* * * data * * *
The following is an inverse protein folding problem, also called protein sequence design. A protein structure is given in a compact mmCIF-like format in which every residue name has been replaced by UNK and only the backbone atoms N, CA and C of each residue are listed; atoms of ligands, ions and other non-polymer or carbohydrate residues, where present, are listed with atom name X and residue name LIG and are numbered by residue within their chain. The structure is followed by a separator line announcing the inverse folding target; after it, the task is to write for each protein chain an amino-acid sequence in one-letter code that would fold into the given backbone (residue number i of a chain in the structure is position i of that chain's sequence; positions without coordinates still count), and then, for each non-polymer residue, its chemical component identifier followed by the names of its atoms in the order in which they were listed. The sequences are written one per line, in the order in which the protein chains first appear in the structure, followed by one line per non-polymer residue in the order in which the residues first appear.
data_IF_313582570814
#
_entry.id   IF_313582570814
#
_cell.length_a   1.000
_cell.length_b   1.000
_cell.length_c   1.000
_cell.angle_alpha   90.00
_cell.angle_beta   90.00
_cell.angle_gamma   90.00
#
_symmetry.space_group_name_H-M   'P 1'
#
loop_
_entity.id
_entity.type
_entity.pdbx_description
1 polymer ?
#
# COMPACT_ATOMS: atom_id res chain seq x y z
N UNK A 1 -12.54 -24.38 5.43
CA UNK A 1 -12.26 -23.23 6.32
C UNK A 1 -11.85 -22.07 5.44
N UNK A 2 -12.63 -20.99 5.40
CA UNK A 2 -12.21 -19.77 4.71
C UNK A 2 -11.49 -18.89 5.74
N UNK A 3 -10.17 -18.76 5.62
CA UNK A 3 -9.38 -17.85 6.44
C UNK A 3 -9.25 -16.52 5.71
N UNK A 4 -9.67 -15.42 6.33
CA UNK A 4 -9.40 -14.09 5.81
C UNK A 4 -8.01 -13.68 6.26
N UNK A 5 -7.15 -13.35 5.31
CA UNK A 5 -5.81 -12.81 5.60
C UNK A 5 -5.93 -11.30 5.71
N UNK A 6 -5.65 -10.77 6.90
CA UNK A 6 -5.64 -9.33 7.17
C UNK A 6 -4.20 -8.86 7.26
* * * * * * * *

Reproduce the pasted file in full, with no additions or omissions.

The following is an inverse protein folding problem, also called protein sequence design. A protein structure is given in a compact mmCIF-like format in which every residue name has been replaced by UNK and only the backbone atoms N, CA and C of each residue are listed; atoms of ligands, ions and other non-polymer or carbohydrate residues, where present, are listed with atom name X and residue name LIG and are numbered by residue within their chain. The structure is followed by a separator line announcing the inverse folding target; after it, the task is to write for each protein chain an amino-acid sequence in one-letter code that would fold into the given backbone (residue number i of a chain in the structure is position i of that chain's sequence; positions without coordinates still count), and then, for each non-polymer residue, its chemical component identifier followed by the names of its atoms in the order in which they were listed. The sequences are written one per line, in the order in which the protein chains first appear in the structure, followed by one line per non-polymer residue in the order in which the residues first appear.
data_IF_313582570814
#
_entry.id   IF_313582570814
#
_cell.length_a   1.000
_cell.length_b   1.000
_cell.length_c   1.000
_cell.angle_alpha   90.00
_cell.angle_beta   90.00
_cell.angle_gamma   90.00
#
_symmetry.space_group_name_H-M   'P 1'
#
loop_
_entity.id
_entity.type
_entity.pdbx_description
1 polymer ?
#
# COMPACT_ATOMS: atom_id res chain seq x y z
N UNK A 1 -12.54 -24.38 5.43
CA UNK A 1 -12.26 -23.23 6.32
C UNK A 1 -11.85 -22.07 5.44
N UNK A 2 -12.63 -20.99 5.40
CA UNK A 2 -12.21 -19.77 4.71
C UNK A 2 -11.49 -18.89 5.74
N UNK A 3 -10.17 -18.76 5.62
CA UNK A 3 -9.38 -17.85 6.44
C UNK A 3 -9.25 -16.52 5.71
N UNK A 4 -9.67 -15.42 6.33
CA UNK A 4 -9.40 -14.09 5.81
C UNK A 4 -8.01 -13.68 6.26
N UNK A 5 -7.15 -13.35 5.31
CA UNK A 5 -5.81 -12.81 5.60
C UNK A 5 -5.93 -11.30 5.71
N UNK A 6 -5.65 -10.77 6.90
CA UNK A 6 -5.64 -9.33 7.17
C UNK A 6 -4.20 -8.86 7.26